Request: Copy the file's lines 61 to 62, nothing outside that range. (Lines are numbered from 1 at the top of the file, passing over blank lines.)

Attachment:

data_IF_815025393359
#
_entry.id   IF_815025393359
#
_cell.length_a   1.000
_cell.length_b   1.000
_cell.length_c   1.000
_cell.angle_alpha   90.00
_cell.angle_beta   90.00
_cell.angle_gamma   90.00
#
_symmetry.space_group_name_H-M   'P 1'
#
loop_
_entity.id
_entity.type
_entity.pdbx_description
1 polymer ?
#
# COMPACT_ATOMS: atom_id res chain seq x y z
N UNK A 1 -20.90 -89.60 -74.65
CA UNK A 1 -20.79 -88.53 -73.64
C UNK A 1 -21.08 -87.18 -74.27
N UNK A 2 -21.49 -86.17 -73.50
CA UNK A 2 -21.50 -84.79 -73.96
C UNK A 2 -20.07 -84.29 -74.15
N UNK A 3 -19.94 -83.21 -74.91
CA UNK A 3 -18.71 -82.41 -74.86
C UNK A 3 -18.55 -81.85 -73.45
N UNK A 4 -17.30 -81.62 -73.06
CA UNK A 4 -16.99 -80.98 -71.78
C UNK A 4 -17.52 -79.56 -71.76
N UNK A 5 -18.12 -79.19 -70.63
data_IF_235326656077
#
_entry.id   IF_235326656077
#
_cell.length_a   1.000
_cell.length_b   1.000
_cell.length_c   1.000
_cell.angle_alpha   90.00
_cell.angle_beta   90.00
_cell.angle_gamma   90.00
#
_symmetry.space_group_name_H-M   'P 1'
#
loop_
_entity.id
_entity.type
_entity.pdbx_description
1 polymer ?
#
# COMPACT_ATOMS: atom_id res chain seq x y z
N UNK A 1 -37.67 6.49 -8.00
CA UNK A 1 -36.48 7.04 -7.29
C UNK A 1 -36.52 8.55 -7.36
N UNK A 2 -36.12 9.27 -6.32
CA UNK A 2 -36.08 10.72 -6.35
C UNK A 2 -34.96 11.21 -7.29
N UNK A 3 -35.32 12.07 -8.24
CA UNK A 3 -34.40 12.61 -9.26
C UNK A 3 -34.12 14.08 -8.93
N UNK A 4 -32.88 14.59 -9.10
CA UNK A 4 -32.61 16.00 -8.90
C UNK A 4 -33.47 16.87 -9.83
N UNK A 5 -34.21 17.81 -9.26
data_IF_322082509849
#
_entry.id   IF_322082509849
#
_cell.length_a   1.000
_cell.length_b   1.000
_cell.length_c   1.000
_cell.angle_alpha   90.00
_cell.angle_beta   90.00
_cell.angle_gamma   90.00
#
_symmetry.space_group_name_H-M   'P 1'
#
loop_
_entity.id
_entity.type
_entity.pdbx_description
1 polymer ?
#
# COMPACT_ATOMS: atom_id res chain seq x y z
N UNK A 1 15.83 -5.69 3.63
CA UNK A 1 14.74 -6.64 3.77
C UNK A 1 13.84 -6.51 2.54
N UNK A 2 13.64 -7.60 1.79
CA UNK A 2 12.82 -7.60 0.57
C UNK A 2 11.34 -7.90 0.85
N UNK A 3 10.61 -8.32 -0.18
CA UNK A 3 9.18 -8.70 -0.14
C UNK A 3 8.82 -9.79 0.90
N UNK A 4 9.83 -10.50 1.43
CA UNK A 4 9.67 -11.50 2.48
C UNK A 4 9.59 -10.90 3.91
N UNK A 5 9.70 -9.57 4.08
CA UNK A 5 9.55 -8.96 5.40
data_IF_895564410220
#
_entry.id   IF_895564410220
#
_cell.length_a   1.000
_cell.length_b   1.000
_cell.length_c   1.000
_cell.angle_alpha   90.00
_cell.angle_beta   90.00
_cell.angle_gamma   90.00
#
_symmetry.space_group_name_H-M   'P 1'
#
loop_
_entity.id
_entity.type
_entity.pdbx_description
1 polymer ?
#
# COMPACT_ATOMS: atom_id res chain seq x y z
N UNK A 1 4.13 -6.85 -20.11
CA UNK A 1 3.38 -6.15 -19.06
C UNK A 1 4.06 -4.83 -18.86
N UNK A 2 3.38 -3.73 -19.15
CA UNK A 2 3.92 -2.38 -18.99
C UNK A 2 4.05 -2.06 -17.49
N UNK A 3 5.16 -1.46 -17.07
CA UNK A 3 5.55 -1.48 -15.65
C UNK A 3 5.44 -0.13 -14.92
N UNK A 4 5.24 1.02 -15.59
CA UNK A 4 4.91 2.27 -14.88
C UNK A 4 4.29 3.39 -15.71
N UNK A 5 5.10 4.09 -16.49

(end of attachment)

CA UNK A 3 -34.40 12.61 -9.26
C UNK A 3 -34.12 14.08 -8.93